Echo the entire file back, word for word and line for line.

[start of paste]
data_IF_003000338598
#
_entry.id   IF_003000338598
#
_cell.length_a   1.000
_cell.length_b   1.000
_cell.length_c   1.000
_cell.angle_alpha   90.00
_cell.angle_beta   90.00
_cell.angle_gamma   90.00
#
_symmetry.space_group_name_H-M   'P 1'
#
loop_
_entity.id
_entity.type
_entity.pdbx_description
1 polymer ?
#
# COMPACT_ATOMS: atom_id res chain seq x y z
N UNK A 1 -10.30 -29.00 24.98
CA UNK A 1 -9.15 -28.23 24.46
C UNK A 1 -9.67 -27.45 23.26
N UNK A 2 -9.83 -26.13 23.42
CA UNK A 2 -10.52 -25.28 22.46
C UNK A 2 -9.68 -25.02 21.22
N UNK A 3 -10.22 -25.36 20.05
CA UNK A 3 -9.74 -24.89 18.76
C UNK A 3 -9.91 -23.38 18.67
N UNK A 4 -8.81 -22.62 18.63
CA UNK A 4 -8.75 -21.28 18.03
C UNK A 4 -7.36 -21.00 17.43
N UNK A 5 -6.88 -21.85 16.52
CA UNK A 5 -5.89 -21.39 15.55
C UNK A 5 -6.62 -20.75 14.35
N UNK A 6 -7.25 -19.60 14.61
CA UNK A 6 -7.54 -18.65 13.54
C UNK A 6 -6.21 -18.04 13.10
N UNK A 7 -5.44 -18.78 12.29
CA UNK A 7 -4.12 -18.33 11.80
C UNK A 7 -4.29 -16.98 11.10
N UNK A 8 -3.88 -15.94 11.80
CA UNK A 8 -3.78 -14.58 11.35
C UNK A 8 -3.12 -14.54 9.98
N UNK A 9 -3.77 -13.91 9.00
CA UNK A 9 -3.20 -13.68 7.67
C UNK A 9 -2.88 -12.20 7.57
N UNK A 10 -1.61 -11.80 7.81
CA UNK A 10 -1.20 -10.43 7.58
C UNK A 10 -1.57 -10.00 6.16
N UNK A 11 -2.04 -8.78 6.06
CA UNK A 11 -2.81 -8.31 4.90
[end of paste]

data_IF_003000338598
#
_entry.id   IF_003000338598
#
_cell.length_a   1.000
_cell.length_b   1.000
_cell.length_c   1.000
_cell.angle_alpha   90.00
_cell.angle_beta   90.00
_cell.angle_gamma   90.00
#
_symmetry.space_group_name_H-M   'P 1'
#
loop_
_entity.id
_entity.type
_entity.pdbx_description
1 polymer ?
#
# COMPACT_ATOMS: atom_id res chain seq x y z
N UNK A 1 -10.30 -29.00 24.98
CA UNK A 1 -9.15 -28.23 24.46
C UNK A 1 -9.67 -27.45 23.26
N UNK A 2 -9.83 -26.13 23.42
CA UNK A 2 -10.52 -25.28 22.46
C UNK A 2 -9.68 -25.02 21.22
N UNK A 3 -10.22 -25.36 20.05
CA UNK A 3 -9.74 -24.89 18.76
C UNK A 3 -9.91 -23.38 18.67
N UNK A 4 -8.81 -22.62 18.63
CA UNK A 4 -8.75 -21.28 18.03
C UNK A 4 -7.36 -21.00 17.43
N UNK A 5 -6.88 -21.85 16.52
CA UNK A 5 -5.89 -21.39 15.55
C UNK A 5 -6.62 -20.75 14.35
N UNK A 6 -7.25 -19.60 14.61
CA UNK A 6 -7.54 -18.65 13.54
C UNK A 6 -6.21 -18.04 13.10
N UNK A 7 -5.44 -18.78 12.29
CA UNK A 7 -4.12 -18.33 11.80
C UNK A 7 -4.29 -16.98 11.10
N UNK A 8 -3.88 -15.94 11.80
CA UNK A 8 -3.78 -14.58 11.35
C UNK A 8 -3.12 -14.54 9.98
N UNK A 9 -3.77 -13.91 9.00
CA UNK A 9 -3.20 -13.68 7.67
C UNK A 9 -2.88 -12.20 7.57
N UNK A 10 -1.61 -11.80 7.81
CA UNK A 10 -1.20 -10.43 7.58
C UNK A 10 -1.57 -10.00 6.16
N UNK A 11 -2.04 -8.78 6.06
CA UNK A 11 -2.81 -8.31 4.90